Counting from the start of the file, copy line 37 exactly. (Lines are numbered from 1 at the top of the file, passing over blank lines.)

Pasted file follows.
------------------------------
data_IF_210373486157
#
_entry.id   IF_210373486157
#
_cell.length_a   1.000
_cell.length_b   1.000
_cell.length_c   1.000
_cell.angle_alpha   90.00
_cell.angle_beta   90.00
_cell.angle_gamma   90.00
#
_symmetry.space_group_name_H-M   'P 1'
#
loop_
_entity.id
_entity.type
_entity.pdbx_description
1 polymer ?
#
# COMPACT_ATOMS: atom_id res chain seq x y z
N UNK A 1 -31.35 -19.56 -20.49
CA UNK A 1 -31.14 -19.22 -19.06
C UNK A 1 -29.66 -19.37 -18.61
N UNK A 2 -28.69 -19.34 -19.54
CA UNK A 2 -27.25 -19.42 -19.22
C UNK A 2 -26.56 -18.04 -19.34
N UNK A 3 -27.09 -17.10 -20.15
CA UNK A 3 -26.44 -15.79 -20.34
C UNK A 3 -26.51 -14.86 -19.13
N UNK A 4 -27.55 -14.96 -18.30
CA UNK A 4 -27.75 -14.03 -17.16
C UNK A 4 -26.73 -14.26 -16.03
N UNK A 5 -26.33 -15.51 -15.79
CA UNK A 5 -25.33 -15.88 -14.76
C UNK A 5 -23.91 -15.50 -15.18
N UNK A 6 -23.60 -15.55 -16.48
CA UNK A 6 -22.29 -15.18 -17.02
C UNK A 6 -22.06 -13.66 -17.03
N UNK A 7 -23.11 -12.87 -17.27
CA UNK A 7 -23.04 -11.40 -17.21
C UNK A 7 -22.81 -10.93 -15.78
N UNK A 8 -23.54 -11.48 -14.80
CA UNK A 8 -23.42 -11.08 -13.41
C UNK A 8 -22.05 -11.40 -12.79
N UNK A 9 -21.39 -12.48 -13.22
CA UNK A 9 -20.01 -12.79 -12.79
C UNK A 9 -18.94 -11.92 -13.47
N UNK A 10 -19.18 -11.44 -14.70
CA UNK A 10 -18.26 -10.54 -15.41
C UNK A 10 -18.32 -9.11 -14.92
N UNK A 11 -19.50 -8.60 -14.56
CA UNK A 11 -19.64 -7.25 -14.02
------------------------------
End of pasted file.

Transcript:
CA UNK A 6 -22.29 -15.18 -17.02